A new version of this series has been published. Please refer to the new index for updated articles and ordering. This article is kept for historical reference, but should be considered out of date.
Note: This article is part of a series. See the Index for more information.
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Updates: Change “wheezy” to “jessie” when setting up the source list. Wheezy will still work, but I would expect Jessie to be more up to date.
It may no longer necessary to manually expire your license, as newer installations no longer opt you into the pro trial by default. This also means you don’t need to worry about setting up pro features accidentally. At the time of this update, the btsync coming from the Jessie repository still set up a license for me, so I still had to expire it manually. Go look for it as instructed in the module. If you don’t find the license.bin file, then you should be all set.
There are plenty of cloud sync solutions out there. You have Microsoft’s SkyOneDrive, Google Drive, DropBox, and SpiderOak just to name a few. One thing they all have in common is that a copy of your stuff is on someone else’s system. Perhaps you’re uncomfortable with that, even if they’ve promised that they won’t peek at it. Or maybe you’re just looking for yet another thing for your Raspberry Pi to do.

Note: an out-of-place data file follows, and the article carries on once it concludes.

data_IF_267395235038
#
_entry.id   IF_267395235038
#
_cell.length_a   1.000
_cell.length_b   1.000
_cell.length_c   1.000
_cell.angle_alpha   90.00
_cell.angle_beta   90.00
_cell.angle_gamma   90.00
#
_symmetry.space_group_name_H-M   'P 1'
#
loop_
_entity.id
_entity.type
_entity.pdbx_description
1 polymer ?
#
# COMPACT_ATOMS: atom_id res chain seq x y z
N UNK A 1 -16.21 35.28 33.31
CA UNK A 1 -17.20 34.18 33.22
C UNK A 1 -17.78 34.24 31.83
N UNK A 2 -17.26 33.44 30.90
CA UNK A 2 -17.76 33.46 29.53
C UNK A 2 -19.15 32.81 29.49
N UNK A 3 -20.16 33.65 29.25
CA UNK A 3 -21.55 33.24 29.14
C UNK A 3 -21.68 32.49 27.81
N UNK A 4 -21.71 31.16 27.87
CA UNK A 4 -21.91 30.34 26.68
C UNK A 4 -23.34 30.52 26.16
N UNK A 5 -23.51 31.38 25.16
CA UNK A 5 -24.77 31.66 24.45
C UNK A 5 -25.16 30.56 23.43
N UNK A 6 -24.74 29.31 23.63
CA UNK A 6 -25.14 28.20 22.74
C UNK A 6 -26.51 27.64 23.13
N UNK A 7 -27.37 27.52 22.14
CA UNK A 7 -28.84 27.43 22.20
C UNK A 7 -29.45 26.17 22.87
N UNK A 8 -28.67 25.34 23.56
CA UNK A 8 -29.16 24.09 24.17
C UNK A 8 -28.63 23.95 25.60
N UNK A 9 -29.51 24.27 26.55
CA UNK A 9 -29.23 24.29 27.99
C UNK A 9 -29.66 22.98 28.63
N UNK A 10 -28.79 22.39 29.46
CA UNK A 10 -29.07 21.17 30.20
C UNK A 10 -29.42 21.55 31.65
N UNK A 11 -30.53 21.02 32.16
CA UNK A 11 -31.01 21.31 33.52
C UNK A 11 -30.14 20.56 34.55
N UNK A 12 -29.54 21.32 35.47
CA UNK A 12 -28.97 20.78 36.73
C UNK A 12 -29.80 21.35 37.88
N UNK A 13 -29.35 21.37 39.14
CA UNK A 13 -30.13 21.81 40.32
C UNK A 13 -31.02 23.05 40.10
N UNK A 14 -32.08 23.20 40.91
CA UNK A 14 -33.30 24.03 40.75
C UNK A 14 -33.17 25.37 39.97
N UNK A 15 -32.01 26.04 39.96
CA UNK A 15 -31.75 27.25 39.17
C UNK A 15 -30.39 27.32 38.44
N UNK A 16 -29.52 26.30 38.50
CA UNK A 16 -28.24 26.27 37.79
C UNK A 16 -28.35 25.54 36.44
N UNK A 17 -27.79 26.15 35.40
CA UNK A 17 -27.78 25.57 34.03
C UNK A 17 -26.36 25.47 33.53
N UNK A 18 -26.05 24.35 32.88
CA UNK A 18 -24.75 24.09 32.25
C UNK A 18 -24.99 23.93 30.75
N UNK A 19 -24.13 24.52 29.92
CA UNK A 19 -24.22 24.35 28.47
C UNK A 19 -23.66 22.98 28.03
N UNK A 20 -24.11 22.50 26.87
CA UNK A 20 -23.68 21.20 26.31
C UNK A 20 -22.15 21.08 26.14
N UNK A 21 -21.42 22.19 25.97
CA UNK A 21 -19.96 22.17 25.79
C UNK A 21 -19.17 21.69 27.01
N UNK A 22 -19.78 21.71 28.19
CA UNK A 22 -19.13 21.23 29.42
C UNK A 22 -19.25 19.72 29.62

The same people that brought you BitTorrent, the peer-to-peer file sharing application, have created BitTorrent Sync. It’s a file synchronization application based on the BitTorrent protocol. Think of it as a peer-to-peer network where all of the peers belong to you (Your desktop, laptop, tablet, phone, etc). If you put something in a sync folder on one computer, it shows up in the sync folder on all of the other computers.
The trouble is that in order for a file to travel from one computer to another, they both have to be up and running at the same time so that they can talk to each other. You may want to share files between work and home, but by the time you get to work, your home computer will have fallen asleep and vice versa. What you need is a node in your network that’s always on. The Raspberry Pi can be that node.
This post is going to be pretty short because, to be honest, the installation is dead simple.
Install BitTorrent Sync
There is an apt-get package available for BitTorrent sync, but it’s not listed on the well-known public repositories yet. We’ve run into this kind of problem before, when we installed Webmin in Part 4. The answer’s the same as it was then. Edit apt-get’s list of sources to add the BitTorrent Sync repository.